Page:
City Harvest Church and Xtron were “related” in their common vision and objective, but finance manager spells out that CHC did not control Xtron.
What CHC finance manager Sharon Tan spelled out as “a very good working relationship between a vendor and a client” was painted by the deputy public prosecutor to be two companies that channeled funds “from one pocket to another” in this afternoon’s court session.
The DPP presented emails which contained proposals for the retainer fees for Xtron to be lowered because of budget issues on CHC’s side, as well as proposals for CHC to give interest discounts to Xtron to allow for an extension of bond repayment period, in order to sustain Xtron’s cash flow.
The finance manager explained that some of these proposals were “scenario planning” between a vendor and a client that share a common vision.
Another email showed Sharon Tan discussing with several of the other defendants to “pump in additional funds” into cash-strapped Xtron via more advance rental payments, despite a recent $15m prepayment from the church. This led the DPP to put forth that CHC was able to control and manipulate Xtron’s cashflow.
Sharon Tan replied that the church board had the understanding that when the time came to pay for expenses related to the building project, CHC was able to top up its lease tenure by paying more advance rental fees to Xtron. The court had earlier saw that Xtron had extended friendlier rates to the church when CHC itself faced a budget crunch.
Chionh then returned to Sharon Tan’s statement to the Commercial Affairs Department. When the CAD asked her if the management of the accounts was not right and lawful, she had replied that there should have been a consolidation of accounts, to fulfill the disclosure obligations. But this was not done “because of the media.” The court had heard earlier in the trial that CHC and Xtron had to be kept separate to protect Xtron’s search for a new building for the church.
Sharon Tan explained that she was looking from the angle that Xtron, being the vehicle to hold the building, might have be seen as a related party. “And if we were to consolidate, your Honour, like what I said in my EIC, then the viewers of this account will be able to see that no money has been siphoned away.”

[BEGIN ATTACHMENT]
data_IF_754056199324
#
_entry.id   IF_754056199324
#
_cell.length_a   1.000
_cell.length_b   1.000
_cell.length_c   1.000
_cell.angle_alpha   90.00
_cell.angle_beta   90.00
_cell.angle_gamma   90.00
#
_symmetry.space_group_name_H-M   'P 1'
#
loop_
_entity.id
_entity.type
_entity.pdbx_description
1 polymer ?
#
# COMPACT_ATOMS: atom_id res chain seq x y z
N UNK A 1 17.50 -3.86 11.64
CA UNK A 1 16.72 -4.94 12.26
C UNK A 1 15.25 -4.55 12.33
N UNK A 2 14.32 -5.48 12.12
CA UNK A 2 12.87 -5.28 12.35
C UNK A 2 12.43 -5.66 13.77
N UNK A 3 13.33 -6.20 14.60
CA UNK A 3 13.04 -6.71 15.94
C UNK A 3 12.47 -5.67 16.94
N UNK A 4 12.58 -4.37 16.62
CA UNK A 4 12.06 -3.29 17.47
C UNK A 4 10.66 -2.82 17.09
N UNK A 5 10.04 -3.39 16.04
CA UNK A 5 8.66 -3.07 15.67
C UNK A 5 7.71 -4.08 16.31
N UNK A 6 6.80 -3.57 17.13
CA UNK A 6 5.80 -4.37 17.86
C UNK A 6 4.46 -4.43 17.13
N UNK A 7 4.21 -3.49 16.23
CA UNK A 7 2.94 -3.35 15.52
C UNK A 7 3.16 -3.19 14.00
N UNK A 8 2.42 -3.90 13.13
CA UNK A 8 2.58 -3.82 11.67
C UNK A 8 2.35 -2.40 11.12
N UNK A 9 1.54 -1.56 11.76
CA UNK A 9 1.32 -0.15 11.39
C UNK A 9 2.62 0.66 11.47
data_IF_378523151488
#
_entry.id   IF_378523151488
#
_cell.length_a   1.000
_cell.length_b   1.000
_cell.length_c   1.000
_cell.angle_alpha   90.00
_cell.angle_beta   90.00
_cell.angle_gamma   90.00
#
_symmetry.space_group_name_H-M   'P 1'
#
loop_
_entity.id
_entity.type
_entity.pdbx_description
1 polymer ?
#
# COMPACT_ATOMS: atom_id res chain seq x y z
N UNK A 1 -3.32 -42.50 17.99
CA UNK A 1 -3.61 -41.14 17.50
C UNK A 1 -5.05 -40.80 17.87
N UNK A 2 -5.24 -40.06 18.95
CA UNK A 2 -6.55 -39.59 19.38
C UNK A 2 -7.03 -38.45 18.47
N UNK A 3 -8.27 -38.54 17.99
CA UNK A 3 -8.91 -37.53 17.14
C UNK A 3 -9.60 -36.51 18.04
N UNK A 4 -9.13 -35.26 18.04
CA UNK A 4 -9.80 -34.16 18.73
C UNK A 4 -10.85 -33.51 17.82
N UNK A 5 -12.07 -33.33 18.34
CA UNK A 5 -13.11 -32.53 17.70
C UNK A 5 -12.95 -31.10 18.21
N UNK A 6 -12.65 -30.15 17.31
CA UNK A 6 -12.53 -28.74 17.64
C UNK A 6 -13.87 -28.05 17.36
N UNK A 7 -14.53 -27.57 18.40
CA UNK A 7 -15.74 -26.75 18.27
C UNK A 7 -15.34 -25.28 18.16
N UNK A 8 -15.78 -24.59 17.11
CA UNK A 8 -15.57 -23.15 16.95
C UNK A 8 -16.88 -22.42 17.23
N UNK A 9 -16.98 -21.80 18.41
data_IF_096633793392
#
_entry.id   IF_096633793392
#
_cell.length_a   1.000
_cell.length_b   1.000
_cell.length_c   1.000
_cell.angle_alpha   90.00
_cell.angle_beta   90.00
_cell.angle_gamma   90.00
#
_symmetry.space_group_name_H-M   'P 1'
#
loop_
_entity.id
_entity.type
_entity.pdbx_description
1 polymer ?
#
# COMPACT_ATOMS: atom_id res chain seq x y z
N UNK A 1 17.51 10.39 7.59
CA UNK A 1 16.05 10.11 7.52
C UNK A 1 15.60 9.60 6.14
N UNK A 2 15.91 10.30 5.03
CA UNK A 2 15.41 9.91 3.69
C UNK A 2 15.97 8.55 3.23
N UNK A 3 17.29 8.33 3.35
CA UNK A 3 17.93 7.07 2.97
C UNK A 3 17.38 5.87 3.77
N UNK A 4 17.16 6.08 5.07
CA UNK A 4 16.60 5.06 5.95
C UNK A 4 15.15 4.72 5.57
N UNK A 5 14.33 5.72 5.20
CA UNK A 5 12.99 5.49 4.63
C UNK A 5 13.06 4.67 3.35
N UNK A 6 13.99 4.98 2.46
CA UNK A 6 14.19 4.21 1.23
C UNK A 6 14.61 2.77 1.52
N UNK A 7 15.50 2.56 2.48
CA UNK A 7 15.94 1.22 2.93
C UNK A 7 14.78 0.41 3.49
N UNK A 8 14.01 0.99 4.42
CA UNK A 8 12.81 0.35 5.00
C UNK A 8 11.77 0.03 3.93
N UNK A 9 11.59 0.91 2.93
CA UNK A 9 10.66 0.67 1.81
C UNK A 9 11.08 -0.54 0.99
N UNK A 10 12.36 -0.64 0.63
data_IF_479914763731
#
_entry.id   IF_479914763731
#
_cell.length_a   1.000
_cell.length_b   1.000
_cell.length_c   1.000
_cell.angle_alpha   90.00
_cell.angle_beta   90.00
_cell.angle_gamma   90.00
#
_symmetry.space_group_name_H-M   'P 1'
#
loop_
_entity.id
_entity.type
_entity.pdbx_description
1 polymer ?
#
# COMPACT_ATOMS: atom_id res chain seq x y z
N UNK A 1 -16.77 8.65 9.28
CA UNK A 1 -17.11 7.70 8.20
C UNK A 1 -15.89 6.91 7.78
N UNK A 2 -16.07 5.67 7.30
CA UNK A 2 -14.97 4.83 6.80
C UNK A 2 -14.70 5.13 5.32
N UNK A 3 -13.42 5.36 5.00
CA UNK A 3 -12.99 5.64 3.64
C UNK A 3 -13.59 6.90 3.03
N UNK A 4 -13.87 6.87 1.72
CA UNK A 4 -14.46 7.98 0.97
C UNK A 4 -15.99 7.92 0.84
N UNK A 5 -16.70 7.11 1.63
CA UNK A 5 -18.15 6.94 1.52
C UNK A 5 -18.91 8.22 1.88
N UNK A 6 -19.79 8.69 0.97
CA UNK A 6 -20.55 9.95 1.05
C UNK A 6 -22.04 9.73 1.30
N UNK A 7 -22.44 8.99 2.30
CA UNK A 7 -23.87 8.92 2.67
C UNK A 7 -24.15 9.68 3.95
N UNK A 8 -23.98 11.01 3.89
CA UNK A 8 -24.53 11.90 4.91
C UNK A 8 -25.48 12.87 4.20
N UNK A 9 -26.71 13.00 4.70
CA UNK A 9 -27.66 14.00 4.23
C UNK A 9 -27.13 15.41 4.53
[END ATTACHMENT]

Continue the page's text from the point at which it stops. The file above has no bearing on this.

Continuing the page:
She further emphasized that “if there is a strong indication or a strong line drawn that Xtron and CHC are indeed related and must be consolidated,then, your Honour, Mr Sim would have done so. But because, your Honour, Xtron has its own business and … it is not controlled by any CHC personnel.”
The DPP went on to press her for her position: were CHC and Xtron related or not?
The finance manager replied, “Your Honour, it is not related in the sense that there is no full control. But it is related in the sense that we have common vision and common objective.”
To support the prosecution’s allegation that the accused parties deceived the church’s auditors, the DPP also revisited the backdated minutes of that investment committee meeting prepared by Sharon Tan, and charged that she gave a false impression about the investment committee members having deliberated over the recoverability of the Xtron bonds.
Tan disagreed, telling the court that it was precisely because the recoverability had not been discussed that the investment committee meeting was convened. She said, “So this investment committee meeting was not set up for the sake of just to show a positive recoverability, your Honour. There was seriousness in considering the recoverability of these bonds.”
The prosecutor said to Sharon Tan that since the auditors were not the church’s financial advisors and dependent on documents provided by the church and by Xtron, “therefore, when you say that you would have expected the auditors to tell you if they thought the bonds were not recoverable, that cannot be correct, because the auditors’ role is circumscribed in the way that I’ve just described. Correct?”
Citing the example of the Research University on Leadership (RUL), another investment by the church, Sharon Tan replied, “Your Honour, that is incorrect, because in my interaction with the auditor, for example, with Mr Sim, when he looked at the investment that we have placed with RUL and he saw the books of RUL and he suggested a full impairment, because he said that it will be pretty hard for you to recover, so a full impairment would be recommended… Same for Xtron bonds, your Honour. He has full overview of the Xtron accounts and the assessment was done. And if the assessment is not reasonable, they will have to do an impairment, your Honour, and that would — means that they have given us their opinion on the recoverability of it.”
Court resumes at 9:30am tomorrow.